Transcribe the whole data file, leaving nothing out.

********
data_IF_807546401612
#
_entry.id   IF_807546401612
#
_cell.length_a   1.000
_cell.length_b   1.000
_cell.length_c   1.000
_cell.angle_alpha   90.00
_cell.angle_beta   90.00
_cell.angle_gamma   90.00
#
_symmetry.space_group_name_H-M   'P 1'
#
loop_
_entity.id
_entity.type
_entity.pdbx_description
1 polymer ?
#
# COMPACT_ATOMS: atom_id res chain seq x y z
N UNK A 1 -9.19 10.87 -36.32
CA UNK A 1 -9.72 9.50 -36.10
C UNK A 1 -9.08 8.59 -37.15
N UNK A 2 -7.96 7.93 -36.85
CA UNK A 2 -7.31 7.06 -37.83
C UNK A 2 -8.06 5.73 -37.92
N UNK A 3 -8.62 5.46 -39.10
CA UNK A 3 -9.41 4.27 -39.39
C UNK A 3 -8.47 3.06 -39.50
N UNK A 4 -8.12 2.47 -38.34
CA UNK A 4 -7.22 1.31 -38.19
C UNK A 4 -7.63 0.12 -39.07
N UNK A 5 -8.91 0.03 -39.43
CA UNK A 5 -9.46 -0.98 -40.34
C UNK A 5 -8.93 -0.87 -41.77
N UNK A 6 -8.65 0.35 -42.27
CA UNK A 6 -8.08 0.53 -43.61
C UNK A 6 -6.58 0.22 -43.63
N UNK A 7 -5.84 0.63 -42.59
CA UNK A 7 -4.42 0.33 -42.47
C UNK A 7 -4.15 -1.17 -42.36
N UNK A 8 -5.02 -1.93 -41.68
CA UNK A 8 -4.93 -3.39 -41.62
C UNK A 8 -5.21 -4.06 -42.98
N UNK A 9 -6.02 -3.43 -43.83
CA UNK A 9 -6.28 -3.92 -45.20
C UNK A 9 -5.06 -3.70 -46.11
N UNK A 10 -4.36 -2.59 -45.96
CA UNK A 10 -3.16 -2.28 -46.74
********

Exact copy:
data_IF_807546401612
#
_entry.id   IF_807546401612
#
_cell.length_a   1.000
_cell.length_b   1.000
_cell.length_c   1.000
_cell.angle_alpha   90.00
_cell.angle_beta   90.00
_cell.angle_gamma   90.00
#
_symmetry.space_group_name_H-M   'P 1'
#
loop_
_entity.id
_entity.type
_entity.pdbx_description
1 polymer ?
#
# COMPACT_ATOMS: atom_id res chain seq x y z
N UNK A 1 -9.19 10.87 -36.32
CA UNK A 1 -9.72 9.50 -36.10
C UNK A 1 -9.08 8.59 -37.15
N UNK A 2 -7.96 7.93 -36.85
CA UNK A 2 -7.31 7.06 -37.83
C UNK A 2 -8.06 5.73 -37.92
N UNK A 3 -8.62 5.46 -39.10
CA UNK A 3 -9.41 4.27 -39.39
C UNK A 3 -8.47 3.06 -39.50
N UNK A 4 -8.12 2.47 -38.34
CA UNK A 4 -7.22 1.31 -38.19
C UNK A 4 -7.63 0.12 -39.07
N UNK A 5 -8.91 0.03 -39.43
CA UNK A 5 -9.46 -0.98 -40.34
C UNK A 5 -8.93 -0.87 -41.77
N UNK A 6 -8.65 0.35 -42.27
CA UNK A 6 -8.08 0.53 -43.61
C UNK A 6 -6.58 0.22 -43.63
N UNK A 7 -5.84 0.63 -42.59
CA UNK A 7 -4.42 0.33 -42.47
C UNK A 7 -4.15 -1.17 -42.36
N UNK A 8 -5.02 -1.93 -41.68
CA UNK A 8 -4.93 -3.39 -41.62
C UNK A 8 -5.21 -4.06 -42.98
N UNK A 9 -6.02 -3.43 -43.83
CA UNK A 9 -6.28 -3.92 -45.20
C UNK A 9 -5.06 -3.70 -46.11
N UNK A 10 -4.36 -2.59 -45.96
CA UNK A 10 -3.16 -2.28 -46.74